I steamed them for 12 minutes in my electric pressure cooker with the weight removed. I put 1 qt of water in the bottom and 10 eggs in the basket. the water was just below the basket. I kept the temp set at about 300*. and started the timing when there was a steady stream of steam coming out the top where the weight usually goes. the little button that pops up to indicate there is pressure did pop up despite the weight being removed indicating that there was some pressure in the cooker, so that might or might not contribute to a difference in timing when steaming with another method. that little button is pretty sensitive though and I can’t imagine there was much pressure.

    This is a good way to get cooked eggs, easy to peel and clean egg shells for your kefir :~)

  22. says

    I love homemade mayo!! The olive oil taste was hard for us too so I use safflower oil. I figure it is much better for us than the soy or canola alternatives. My friend is taking your ecourse…so I’m happy to finally stumble onto your blog (via “Real Food for Less Money” blog). Have a great holiday weekend!
    .-= Denise @ Creative Kitchen´s last blog post… Time for grilling and the BEST sauce ever! =-.

  23. Peg says

    Wardee, thanks so much for this … I have also tried several types of homemade mayo that my family didn’t like (dh is strictly a Hellman’s man), so I had given up. I’ll try this one, and Kelly the Kitchen Kop’s recipe, and see how it goes!

    Hey Denise! :)

  24. Teri says

    This is amazing! I never new about lacto fermenting before and I am loving learning al these new things and folding them into what we already do. I would love a kosher pickle recipe!

    About the eggs, if you can get used to thinking ahead about meals as much of us has to do to make things work with our ferments and wild yeasts and things, then you may be able to appreciate this.

    The reason the eggs are hard to peel is because the air bubble inside is small. When they are stored by the bird in a cool please or in your fridge where it is cool then that air bubble stays small so that the embryo will be viable. if the air bubble is bigger the egg will start to float. Older eggs from the store start to float for example and you can tell just how old they are by this! isn’t that amazing?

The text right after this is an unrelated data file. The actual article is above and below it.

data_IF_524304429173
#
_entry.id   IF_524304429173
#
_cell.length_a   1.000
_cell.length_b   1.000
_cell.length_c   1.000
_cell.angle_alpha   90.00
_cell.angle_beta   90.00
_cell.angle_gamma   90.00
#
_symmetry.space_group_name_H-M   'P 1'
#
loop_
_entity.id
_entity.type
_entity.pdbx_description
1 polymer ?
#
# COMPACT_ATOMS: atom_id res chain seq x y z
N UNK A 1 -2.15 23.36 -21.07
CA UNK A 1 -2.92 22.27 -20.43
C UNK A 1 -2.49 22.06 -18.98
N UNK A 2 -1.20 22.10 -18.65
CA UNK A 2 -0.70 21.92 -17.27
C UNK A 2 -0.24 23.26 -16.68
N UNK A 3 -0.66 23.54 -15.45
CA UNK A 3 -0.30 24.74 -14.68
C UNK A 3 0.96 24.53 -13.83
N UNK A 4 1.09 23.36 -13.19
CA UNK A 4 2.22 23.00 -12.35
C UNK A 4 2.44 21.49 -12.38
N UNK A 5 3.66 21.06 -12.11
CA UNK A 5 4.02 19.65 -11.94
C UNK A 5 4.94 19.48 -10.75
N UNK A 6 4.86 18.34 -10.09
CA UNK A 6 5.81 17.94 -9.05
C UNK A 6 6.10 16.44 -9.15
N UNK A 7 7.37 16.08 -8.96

However since we know leaving eggs out doesn’t hurt them I am of a mind to share that a day on the counter at a moderate room temperature is worth a week in the fridge to that air pocket. Most people who’s eggs are never more then a week old never refrigerate there eggs at all. especially if cold storage space is at a premium.

    I wanted to be able to share something! thanks for your notes as well!

  25. says

    I just made this! I used coconut vinegar, dijon mustard, 1/4 cup each coconut + sesame oil, 3/4 cup olive oil. I added extra spices to balance out the flavor as well: extra tsp dijon mustard, 1 tsp salt, pinch smoked paprika, dash black pepper, 1 tsp onion powder, 1/4 tsp garlic powder. It’s fermenting on my counter now!

  26. Andrea says

    Meagan – yours looks like a whey free version? Am I right? I can’t have whey…

    Wardee is there another option to use instead of whey?

    Thanks!

  27. says

    Hello Wardee,
    I would like to try this with my current mayo that I make. Would you be so kind as I take a look at it and see how much whey I will need to add to it? Your recipe is very close to mine with just some differences.
    1 whole egg
    1 Tbs. Raw Apple Cider Vinegar
    1/4 tsp. dry mustard powder
    1/8 tsp. salt
    1c grapeseed oil

    Thanks so much!
    Joanna :)

  28. Rachel Olson says

    Thank you. I just tried this and was wishing to eat something with it right away. I guess I will wait for the salmon melts we are going to have tomorrow.

  29. Kristin says

    I know this is a very old post, but I love this idea! Do you know if it’s safe to substitute lemon juice for the vinegar. That is what I normally use when I make mayo. Thanks!

    • says

      Sure — either vinegar or lemon juice will work. They’re for flavor and acidity, but the fermentation is done by the cultures in the whey.

  30. says

    I’m going to give this a shot! I do make my own mayonnaise (using “light” olive oil), but I would love to add more nutrients.

    You know, I’ve never had success with an all-yolk recipe. It just doesn’t firm up for me! For some reason I need a white in there too. So I use 1 whole egg and 2 yolks in my mayo. :)

  31. Kristen says

    This last time I made this mayo I accidentally left it out overnight, making the room temperature rest time about 15 hours…. do you think this is safe to eat? I’m pregnant, so I feel a little bit more tentative. Also, I followed the recipe and made sure to use whey. Thanks for the feedback, Wardee!

  32. Ashley says

    You may have already commented about this but I was wondering about how long does the mayo in this recipe stay good for? I just made it for the first time and am in love!! Thank you for sharing such deliciousness!

  33. Terah Kubicek says

    Hi Wardee. This is made with raw eggs, right? We buy eggs from the store. Is this recipe going to be okay to make without the freshest of eggs? I know there is much talk about salmonella poisoning with raw eggs, but I guess I don’t understand enough about it. Thanks!

    • says

      Terah — In my opinion, you shouldn’t use store-bought eggs raw. The recipe would *work* but I’m not comfortable recommending that anyone eat raw, conventional eggs. :( I’m sorry!